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Sundowner® apples are a small to medium-sized varietal that have a round, conical, to oblong shape with an open basin, flat shoulders, and a slender, brown-green stem. Inside the open basin, there are small patches of russet surrounding the stem, and the russet may extend onto the apple’s shoulders, creating a lightly textured patch. The apple’s skin has a yellow-green base, covered in spots of dark to light red blushing and striping, giving the fruits a bi-colored appearance. The surface is also dotted with large white lenticels and has a smooth and glossy texture, sometimes coated in a thin layer of wax. Underneath the surface, Sundowner apples® have a pale yellow to ivory flesh lightly tinged with green and a dense, aqueous, and firm nature with a crisp and chewy consistency. The flesh also encases a small central fibrous core filled with tiny, black-brown seeds. Sundowner® apples are aromatic and have a robust sweet-tart flavor. The apples contain high acidity mixed with sugar, averaging 12 to 15 Brix, creating a balanced, tangy, and sugar-like taste with spiced honey and berry nuances. It is important to note that Sundowner® apples may be more tart when first harvested. The apple’s flavor will mellow with storage and develops a milder, sweet, and fruity taste.
Sundowner® apples are generally available in the late fall through early winter. The apples are cultivated in both hemispheres, providing year-round availability in some markets.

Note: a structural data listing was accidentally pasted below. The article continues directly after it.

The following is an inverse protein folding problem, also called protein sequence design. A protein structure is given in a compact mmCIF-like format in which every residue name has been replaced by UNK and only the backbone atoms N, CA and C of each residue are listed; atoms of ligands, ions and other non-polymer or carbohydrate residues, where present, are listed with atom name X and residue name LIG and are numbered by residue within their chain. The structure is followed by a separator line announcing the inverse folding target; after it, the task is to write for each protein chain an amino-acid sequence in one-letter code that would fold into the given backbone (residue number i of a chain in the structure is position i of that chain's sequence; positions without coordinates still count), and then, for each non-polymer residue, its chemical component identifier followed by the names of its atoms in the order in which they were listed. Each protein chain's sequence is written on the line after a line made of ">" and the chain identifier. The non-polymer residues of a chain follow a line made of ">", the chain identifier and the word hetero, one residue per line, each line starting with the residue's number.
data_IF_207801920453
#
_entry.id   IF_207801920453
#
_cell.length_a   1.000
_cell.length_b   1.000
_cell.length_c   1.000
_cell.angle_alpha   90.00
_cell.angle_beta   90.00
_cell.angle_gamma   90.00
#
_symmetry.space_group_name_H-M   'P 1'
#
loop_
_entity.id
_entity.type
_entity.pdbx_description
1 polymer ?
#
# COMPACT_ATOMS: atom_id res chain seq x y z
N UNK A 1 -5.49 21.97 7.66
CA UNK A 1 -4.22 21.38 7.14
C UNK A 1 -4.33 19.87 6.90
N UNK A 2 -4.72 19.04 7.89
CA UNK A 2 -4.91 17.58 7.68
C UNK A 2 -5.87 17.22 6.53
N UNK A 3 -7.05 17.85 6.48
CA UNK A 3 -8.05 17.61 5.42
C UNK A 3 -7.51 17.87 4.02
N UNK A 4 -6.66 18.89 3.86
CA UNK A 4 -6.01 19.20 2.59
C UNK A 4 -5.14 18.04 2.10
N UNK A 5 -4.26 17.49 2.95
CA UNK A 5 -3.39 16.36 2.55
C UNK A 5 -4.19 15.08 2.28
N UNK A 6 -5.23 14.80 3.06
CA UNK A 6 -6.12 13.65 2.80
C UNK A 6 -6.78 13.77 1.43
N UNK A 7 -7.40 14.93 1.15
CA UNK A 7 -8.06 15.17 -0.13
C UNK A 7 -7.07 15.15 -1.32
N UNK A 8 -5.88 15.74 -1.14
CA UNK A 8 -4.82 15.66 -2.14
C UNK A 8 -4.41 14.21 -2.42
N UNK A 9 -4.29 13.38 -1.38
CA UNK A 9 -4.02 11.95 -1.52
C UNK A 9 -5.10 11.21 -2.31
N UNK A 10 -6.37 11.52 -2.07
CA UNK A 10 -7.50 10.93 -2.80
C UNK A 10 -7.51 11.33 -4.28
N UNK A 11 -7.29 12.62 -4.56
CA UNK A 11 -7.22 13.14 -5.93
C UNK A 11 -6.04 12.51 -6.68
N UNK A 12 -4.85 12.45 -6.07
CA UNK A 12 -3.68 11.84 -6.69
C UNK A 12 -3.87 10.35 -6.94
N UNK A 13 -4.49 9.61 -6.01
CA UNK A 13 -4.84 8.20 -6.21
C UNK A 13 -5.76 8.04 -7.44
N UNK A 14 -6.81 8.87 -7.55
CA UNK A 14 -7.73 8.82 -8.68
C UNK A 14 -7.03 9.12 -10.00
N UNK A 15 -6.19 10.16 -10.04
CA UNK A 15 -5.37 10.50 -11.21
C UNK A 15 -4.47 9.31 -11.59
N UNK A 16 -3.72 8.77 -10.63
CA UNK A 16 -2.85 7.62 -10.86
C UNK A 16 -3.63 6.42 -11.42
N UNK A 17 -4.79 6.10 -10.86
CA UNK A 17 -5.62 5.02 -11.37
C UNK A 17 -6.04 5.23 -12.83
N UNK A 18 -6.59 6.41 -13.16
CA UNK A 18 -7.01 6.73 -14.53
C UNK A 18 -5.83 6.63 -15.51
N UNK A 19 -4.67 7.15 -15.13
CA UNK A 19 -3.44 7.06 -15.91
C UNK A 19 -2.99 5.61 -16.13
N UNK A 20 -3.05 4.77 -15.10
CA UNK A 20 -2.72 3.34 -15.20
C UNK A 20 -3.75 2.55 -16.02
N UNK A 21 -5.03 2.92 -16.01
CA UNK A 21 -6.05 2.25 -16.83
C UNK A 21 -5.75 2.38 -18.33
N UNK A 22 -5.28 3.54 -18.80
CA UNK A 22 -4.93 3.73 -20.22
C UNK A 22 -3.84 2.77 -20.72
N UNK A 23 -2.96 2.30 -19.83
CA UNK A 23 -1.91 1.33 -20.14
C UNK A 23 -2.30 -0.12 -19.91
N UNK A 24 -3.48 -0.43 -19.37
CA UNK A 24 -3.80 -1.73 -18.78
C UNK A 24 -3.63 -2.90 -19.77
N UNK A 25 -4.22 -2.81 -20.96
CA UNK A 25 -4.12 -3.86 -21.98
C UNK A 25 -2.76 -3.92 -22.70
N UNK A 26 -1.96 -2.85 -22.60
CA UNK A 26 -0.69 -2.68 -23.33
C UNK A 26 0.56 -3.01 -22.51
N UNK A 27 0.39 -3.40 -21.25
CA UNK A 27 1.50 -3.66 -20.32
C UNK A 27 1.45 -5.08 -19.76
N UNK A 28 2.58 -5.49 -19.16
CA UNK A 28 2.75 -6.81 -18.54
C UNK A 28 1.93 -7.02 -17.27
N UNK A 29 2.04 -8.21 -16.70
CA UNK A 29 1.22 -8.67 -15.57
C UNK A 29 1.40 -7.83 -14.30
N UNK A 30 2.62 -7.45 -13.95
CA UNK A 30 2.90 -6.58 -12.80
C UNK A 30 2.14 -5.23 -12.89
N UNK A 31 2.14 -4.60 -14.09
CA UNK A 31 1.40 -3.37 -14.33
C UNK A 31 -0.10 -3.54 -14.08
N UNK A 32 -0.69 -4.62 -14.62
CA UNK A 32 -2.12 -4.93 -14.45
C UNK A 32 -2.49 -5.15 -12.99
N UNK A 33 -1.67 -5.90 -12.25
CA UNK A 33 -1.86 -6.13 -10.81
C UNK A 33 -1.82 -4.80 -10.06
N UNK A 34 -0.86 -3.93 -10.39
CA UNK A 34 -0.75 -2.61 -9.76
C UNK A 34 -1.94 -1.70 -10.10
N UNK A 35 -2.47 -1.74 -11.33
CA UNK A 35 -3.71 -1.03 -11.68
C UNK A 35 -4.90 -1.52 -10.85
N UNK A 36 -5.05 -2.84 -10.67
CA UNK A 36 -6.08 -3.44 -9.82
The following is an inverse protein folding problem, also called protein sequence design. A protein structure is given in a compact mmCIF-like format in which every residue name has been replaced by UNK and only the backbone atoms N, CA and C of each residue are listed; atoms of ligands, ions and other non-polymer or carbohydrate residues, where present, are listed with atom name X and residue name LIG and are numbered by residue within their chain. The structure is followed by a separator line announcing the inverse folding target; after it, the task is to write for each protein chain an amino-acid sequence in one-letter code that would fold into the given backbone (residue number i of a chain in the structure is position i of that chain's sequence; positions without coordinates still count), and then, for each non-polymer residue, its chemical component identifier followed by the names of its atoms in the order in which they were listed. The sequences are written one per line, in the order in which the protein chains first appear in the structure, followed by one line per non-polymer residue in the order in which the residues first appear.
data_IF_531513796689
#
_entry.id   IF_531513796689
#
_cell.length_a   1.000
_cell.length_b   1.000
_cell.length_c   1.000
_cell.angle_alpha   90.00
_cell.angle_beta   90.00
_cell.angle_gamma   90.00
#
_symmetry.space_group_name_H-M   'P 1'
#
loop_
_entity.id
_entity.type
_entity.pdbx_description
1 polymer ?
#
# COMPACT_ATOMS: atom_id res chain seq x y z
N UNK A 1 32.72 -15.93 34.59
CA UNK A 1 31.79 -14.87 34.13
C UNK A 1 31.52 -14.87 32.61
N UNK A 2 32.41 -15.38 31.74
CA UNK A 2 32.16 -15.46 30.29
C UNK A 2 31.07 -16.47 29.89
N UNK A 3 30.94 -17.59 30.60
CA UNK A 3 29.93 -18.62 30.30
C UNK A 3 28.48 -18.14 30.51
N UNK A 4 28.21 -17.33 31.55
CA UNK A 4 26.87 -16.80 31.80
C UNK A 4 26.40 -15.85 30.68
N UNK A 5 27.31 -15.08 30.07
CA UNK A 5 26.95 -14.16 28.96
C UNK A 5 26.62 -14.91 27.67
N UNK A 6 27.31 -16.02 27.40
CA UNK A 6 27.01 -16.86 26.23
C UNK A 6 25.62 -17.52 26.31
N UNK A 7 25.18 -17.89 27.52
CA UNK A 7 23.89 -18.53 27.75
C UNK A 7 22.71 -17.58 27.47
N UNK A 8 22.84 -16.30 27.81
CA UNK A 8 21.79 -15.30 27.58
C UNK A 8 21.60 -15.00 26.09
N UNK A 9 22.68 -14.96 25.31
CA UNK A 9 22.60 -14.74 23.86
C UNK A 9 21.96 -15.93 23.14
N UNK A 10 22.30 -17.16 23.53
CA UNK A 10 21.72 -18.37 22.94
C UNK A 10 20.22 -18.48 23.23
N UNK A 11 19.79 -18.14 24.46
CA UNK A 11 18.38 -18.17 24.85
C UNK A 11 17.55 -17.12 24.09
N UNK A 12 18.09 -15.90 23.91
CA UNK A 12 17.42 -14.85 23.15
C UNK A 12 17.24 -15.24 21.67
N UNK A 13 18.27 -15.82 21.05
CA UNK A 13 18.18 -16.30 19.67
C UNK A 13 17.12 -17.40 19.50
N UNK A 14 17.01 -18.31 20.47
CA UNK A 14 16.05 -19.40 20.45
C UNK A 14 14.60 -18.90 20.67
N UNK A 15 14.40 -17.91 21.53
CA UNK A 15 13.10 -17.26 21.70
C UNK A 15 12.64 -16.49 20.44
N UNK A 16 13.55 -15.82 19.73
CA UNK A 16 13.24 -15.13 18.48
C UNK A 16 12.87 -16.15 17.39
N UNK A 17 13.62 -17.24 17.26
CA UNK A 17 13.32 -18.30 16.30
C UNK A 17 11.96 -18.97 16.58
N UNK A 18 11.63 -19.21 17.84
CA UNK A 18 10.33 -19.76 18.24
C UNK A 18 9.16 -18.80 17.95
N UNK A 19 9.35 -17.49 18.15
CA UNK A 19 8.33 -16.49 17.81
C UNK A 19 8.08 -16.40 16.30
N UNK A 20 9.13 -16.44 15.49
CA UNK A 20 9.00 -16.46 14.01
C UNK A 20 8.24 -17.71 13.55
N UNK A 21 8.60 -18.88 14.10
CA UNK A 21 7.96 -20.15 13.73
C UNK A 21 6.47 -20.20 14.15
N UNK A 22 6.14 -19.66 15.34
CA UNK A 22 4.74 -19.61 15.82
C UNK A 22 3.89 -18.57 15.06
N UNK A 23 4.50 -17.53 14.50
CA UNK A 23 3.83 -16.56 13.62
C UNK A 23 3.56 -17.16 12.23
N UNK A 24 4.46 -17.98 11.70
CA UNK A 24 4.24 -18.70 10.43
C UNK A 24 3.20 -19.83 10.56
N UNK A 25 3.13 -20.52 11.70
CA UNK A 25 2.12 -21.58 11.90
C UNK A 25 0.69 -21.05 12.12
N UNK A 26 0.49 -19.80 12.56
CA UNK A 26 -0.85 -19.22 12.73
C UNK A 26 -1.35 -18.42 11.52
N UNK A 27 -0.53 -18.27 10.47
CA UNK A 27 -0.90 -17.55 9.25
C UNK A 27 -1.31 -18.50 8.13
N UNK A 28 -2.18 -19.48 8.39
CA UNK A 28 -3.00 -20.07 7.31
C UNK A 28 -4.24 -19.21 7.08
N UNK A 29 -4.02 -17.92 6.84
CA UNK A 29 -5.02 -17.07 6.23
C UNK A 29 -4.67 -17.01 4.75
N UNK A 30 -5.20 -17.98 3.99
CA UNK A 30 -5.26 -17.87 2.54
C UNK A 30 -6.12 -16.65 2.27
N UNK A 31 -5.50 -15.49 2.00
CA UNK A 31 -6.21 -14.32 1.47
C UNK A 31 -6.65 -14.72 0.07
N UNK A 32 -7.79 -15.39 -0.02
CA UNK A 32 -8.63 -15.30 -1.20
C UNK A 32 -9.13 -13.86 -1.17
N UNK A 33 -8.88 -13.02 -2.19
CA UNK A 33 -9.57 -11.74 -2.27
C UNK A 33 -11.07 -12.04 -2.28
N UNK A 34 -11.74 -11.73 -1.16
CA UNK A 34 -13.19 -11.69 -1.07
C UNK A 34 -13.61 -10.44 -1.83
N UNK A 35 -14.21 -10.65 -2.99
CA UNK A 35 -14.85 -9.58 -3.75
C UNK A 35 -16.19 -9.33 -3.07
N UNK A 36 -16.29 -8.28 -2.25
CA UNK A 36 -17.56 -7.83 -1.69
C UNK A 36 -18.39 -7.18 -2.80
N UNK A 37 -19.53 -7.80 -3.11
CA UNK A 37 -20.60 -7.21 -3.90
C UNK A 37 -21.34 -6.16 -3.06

Sundowner® apples, botanically classified as Malus domestica, are a late-season variety belonging to the Rosaceae family. The sweet-tart apples were developed in the late 20th century by famous apple breeder John Cripps and were created from a cross between golden delicious and lady williams apples. Sundowner® apples were among the first fruits released from the newly established apple breeding program in Western Australia, along with Pink Lady® apples. The apples were selected for their low chill requirements, growing well in warm climates with long, hot summers and small tree size, averaging between 3 to 5 meters in height. Sundowner® apples are also known as Cripps Red, named after their breeder John Cripps, and Cripps II, and Joya®. Both Sundowner® and Joya® are commercial marketing names given to the apples to increase consumer appeal. In the modern-day, most apple enthusiasts enjoy eating Sundowner® apples fresh as a dessert variety, but the cultivar holds its shape well, leading more chefs and home cooks to incorporate the apple into savory sauces, purees, and desserts.
Sundowner® apples are a good source of antioxidants to protect the cells against free radical damage and fiber to regulate the digestive tract. The apples also provide potassium to balance fluid levels within the body, vitamins such as vitamin C to strengthen the immune system, vitamin A to maintain healthy organ functioning, and vitamin E to reduce inflammation, and other amounts of zinc, calcium, copper, iron, phosphorus, and magnesium.